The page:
And in summary, that's the most important impression you should take away from this review. Le Amp is as good as the word on the street. As spoiled as I am, I could and would live with it in my second system in a heartbeat.
This makes it my top-of-mind recommendation for folks who are as yet uninfected by the High-End virus of endless upgrades. It makes it into the choice destination for those with limited budgets (or not quite as limited) who want something that doesn't hum, buzz or steam while sitting on the floor; that turns on without going bump on their speakers; that's overbuilt, under-hyped and as good-looking as any rectangular black box can manage; that bends over backwards to get out of the way of musical enjoyment and offers performance unreasoanbly close to its golf-playing rich relatives in America. And of course you get 100 watts. That will drive any matching-budget speaker and beyond with aplomb.
You nearly hate to add this to prevent passing our terrible virus along - but Le Amp doesn't embarrass itself at all as stand-in for big-name stars in the truly big leagues. (If you value your sanity, now immediately forget the notion that there even is such a thing as higher leagues beyond Les Amps!)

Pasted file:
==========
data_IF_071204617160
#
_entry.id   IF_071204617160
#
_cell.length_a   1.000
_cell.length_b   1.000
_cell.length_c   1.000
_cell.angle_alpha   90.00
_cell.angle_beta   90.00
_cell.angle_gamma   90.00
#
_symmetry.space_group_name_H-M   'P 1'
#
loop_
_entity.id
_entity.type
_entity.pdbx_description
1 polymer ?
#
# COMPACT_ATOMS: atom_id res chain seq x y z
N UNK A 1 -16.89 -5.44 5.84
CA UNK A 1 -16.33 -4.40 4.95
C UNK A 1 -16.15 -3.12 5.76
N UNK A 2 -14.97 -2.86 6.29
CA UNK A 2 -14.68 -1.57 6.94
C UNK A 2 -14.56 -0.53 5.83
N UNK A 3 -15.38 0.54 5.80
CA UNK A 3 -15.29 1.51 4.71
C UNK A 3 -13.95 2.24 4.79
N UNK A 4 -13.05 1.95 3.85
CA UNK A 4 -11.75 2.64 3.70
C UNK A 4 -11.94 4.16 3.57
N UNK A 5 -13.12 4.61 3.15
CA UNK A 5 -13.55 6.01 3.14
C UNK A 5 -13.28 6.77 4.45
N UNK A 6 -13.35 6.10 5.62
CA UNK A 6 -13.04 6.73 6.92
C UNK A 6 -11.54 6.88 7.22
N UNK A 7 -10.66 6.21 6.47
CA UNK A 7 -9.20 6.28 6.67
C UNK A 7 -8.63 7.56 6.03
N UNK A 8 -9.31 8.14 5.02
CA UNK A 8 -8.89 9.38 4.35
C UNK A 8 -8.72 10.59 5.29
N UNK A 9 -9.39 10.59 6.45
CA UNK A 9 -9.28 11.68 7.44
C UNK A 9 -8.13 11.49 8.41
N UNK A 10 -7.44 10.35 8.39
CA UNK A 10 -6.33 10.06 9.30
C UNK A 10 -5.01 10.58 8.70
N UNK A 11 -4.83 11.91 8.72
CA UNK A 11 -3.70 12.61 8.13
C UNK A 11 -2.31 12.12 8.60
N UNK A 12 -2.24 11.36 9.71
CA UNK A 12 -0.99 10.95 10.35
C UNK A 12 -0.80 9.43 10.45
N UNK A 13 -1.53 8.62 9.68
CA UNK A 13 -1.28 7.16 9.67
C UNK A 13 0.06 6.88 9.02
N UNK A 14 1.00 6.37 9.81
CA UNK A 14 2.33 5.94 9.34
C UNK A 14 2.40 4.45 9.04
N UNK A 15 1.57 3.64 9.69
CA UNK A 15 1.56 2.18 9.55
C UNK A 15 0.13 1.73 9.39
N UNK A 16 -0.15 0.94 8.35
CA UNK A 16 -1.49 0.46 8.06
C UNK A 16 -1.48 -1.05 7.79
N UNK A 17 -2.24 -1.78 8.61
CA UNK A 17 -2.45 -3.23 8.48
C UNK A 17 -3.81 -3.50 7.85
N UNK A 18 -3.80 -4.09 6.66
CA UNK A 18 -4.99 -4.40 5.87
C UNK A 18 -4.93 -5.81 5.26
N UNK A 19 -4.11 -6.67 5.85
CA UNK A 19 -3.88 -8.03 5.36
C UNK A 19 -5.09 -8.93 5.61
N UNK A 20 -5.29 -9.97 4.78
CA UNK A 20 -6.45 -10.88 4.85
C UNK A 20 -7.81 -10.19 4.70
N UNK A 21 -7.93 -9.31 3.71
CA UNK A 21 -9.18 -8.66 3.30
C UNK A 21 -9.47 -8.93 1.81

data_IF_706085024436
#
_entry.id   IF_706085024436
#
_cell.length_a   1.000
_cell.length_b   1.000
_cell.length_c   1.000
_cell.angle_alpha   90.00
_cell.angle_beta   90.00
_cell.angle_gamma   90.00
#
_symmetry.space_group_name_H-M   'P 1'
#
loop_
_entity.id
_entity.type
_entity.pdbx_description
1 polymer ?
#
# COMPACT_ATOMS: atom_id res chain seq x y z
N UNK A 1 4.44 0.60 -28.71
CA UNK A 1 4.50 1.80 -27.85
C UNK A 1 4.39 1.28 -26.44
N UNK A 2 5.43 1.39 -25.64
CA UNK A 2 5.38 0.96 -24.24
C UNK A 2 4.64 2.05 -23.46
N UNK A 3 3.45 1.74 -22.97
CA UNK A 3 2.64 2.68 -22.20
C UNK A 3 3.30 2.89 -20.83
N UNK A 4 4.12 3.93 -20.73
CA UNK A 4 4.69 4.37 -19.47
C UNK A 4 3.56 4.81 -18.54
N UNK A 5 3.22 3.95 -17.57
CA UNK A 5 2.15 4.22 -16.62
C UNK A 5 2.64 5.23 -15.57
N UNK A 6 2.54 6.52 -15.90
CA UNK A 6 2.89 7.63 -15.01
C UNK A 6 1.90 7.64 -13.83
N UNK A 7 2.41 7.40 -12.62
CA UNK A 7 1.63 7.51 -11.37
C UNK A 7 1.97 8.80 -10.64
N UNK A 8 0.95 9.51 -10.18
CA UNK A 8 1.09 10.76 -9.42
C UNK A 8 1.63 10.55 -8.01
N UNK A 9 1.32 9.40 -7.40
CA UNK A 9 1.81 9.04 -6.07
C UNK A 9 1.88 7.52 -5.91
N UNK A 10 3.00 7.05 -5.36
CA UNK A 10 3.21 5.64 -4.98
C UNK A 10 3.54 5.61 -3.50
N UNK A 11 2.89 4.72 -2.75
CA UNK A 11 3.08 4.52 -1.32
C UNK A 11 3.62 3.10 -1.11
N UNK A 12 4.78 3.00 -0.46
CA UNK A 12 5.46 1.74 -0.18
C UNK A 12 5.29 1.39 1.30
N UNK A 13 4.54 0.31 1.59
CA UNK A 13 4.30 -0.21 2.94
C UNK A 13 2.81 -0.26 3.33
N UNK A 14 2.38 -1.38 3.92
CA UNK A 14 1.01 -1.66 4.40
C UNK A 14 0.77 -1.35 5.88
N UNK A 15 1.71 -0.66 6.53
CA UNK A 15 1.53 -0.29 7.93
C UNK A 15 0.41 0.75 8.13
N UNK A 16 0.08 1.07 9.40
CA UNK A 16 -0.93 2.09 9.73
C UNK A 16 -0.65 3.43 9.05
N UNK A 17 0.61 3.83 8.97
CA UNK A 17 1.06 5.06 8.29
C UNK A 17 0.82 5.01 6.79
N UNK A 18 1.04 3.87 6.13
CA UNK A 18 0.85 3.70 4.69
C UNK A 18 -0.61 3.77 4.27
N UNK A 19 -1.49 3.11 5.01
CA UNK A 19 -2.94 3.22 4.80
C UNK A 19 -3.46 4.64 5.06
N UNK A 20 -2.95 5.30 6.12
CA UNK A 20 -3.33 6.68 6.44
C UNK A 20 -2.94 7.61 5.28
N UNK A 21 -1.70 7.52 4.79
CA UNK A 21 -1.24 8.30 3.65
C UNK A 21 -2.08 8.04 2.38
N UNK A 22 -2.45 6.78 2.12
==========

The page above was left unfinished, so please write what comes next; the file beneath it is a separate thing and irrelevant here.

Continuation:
Chances are, the folks who frequent 6moons are already beyond them in terms of what's financially tied up in their amplifiers. Chances are that the ones who should really know about the Thai champs -- the Electric Avenue punters -- don't know about this site or would find it too bizarre and, ahem, otherworldly in its concerns over aural esoterica.
That leaves me with a request - or plea if you will, to atone for otherwise telling you about expensive stuff in these pages.